The Civility of Incivility: Grassroots Political Activism, Female Farmers, and the Cameroon State

By Diduk, Susan | African Studies Review, September 2004 | Go to article overview

The Civility of Incivility: Grassroots Political Activism, Female Farmers, and the Cameroon State


Diduk, Susan, African Studies Review


Abstract:

This essay examines the cultural symbolism underpinning "Takembeng," a contemporary, rural-based social movement of female farmers in the Northwest Province of Cameroon. It argues that the power and success of women's activism, in the context of national opposition party politics and the "new struggles" for democracy, are embedded in an institutional history and culturally legitimate etiquette of moral censure. It also suggests that the highly disruptive but mystically charged nature of these mobilizations makes them effective because they open spaces for popular dissent on the national stage. Understanding the "civility" associated with the apparent incivility of activists is indispensable to understanding the dynamism of grassroots political activism.

Résumé: Cette dissertation examine le symbolisme culturel servant de fondation au Takembeng, un mouvement de société contemporain, principalement rural dans lequel sont engagées des femmes du monde paysan de la province du nord-ouest du Cameroun. On y discute le fait que le pouvoir et le succès de l'activisme féminin, dans le contexte de la politique du parti d'opposition national et les « nouveaux obstacles » auxquels est confrontée la démocratie, font partie intégrante de l'histoire constitutionnelle et de l'étiquette de censure morale légitimée par la culture. L'article suggère aussi que la nature extrêmement dérangeante, mais lourde en mysticisme de ces mouvements les rend efficace car ils permettent d'ouvrir la porte pour la dissension populaire à l'échelle nationale. Il est indispensable de comprendre le « civisme » associé à l'incivisme apparent des activistes si l'on veut comprendre la dynamique de l'activisme politique populaire.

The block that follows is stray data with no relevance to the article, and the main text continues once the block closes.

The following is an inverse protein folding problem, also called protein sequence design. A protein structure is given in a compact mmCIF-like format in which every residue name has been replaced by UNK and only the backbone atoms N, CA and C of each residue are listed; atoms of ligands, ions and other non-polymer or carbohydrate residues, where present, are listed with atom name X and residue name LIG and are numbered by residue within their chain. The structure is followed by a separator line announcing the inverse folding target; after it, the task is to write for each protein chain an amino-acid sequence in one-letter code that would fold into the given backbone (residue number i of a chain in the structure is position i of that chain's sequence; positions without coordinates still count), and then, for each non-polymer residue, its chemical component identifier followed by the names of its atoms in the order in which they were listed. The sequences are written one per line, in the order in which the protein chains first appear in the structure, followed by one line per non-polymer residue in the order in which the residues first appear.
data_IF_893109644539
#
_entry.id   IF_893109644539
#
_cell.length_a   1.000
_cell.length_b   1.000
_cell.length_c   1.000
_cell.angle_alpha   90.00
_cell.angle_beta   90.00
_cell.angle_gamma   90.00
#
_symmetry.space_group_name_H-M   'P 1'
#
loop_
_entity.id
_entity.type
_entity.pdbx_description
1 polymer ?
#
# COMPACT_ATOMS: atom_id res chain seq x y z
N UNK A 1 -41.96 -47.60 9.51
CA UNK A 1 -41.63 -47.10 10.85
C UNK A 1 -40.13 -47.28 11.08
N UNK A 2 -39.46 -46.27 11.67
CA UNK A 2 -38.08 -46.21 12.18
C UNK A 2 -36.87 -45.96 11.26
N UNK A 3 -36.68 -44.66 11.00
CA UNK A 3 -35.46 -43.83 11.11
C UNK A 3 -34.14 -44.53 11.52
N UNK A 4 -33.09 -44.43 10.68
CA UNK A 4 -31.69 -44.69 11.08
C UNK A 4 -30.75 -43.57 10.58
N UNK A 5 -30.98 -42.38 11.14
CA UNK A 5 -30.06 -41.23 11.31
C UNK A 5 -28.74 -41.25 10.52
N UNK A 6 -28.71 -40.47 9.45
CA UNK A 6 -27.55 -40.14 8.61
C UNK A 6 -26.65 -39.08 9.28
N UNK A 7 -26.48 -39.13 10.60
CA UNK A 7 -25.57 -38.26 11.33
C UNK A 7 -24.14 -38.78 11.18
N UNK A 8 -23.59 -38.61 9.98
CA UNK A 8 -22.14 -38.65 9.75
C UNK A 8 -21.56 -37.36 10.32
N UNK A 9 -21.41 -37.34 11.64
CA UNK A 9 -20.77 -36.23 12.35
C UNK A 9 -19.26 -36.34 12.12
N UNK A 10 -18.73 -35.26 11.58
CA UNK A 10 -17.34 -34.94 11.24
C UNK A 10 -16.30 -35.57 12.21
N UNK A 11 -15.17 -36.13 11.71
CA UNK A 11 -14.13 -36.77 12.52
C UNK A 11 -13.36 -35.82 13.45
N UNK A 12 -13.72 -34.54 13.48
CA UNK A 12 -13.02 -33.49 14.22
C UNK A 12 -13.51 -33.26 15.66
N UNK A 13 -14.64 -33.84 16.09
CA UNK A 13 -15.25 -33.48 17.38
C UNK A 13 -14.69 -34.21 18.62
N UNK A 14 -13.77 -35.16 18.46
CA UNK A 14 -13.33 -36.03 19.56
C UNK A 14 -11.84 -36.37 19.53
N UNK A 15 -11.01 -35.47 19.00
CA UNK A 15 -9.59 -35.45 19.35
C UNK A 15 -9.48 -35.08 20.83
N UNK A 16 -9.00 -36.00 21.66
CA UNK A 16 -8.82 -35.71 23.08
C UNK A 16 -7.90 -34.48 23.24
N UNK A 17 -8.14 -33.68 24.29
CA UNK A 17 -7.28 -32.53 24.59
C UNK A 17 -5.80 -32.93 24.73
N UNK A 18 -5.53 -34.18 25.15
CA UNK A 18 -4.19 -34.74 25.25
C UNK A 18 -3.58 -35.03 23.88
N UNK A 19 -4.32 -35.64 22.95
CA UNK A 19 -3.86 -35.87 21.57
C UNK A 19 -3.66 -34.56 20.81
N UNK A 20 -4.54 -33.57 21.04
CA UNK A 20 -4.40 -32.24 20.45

Introduction: The Political Weight of Everyday Life

In 1993 the following excerpts, from two articles and a letter to the editor, appeared in the Anglophone Cameroonian newspaper Cameroon Post.1 Each makes reference to a group of female activists that call themselves "Takembeng."

Whereas the law states that voter registration be opened from January 1 to April 30, each year, the first registers in the province were only opened in the second week of February 1993, so some 700 pro-SDF [Social Democratic Front, the principal national opposition political party] supporters laid siege on the office of the Sub-Prefect for Bamenda Central for two consecutive days. They claimed this was a dubious maneuvering by the government to frustrate potential voters from registering.... The crowd included the self-composed defenders of liberties and freedoms composed of the old women, the "Takembeng", as the old nannies are popularly known. They took up a rear guard behind a truckload of battle-ready police. The DO promised a meeting with members of the commission in charge of registration in the sub-Division.... The crowd broke up but "Takembeng" voluntarily spent the night on the spot to drive home their message of disenchantment and distrust of government's dubiousness over the registration palaver.

"Row over Registration in Bamenda: Demonstrators Besiege D.O.'s Office" (Cameroon Post, March 3-10, 1993, 1, 8)

In Bamenda [the provincial capital of the Northwest Province]... a scene of confrontations between armed gendarmes and non-violent, placard carrying political demonstrators-respecting a call by the "Union for Change" to execute peaceful street demonstrations-marched to the DO's office .... Gendarmes erected several road blocks but some reached the office. A few smart workers in the DO's office bolted when the most senior "MAMI TAKEMBENG" arrived. Others remained trapped in the building for a long time. By the time these old women left the place, hot vapour was rising from pools of human waste deposited around the prefecture. Grass and other objects were thrown into the offices; a symbol of a curse in the Grassfield.

"Undeclared State of Emergency in Bamenda" ( Cameroon Post, March 24-31, 1993, 2)

How I love and admire them. …

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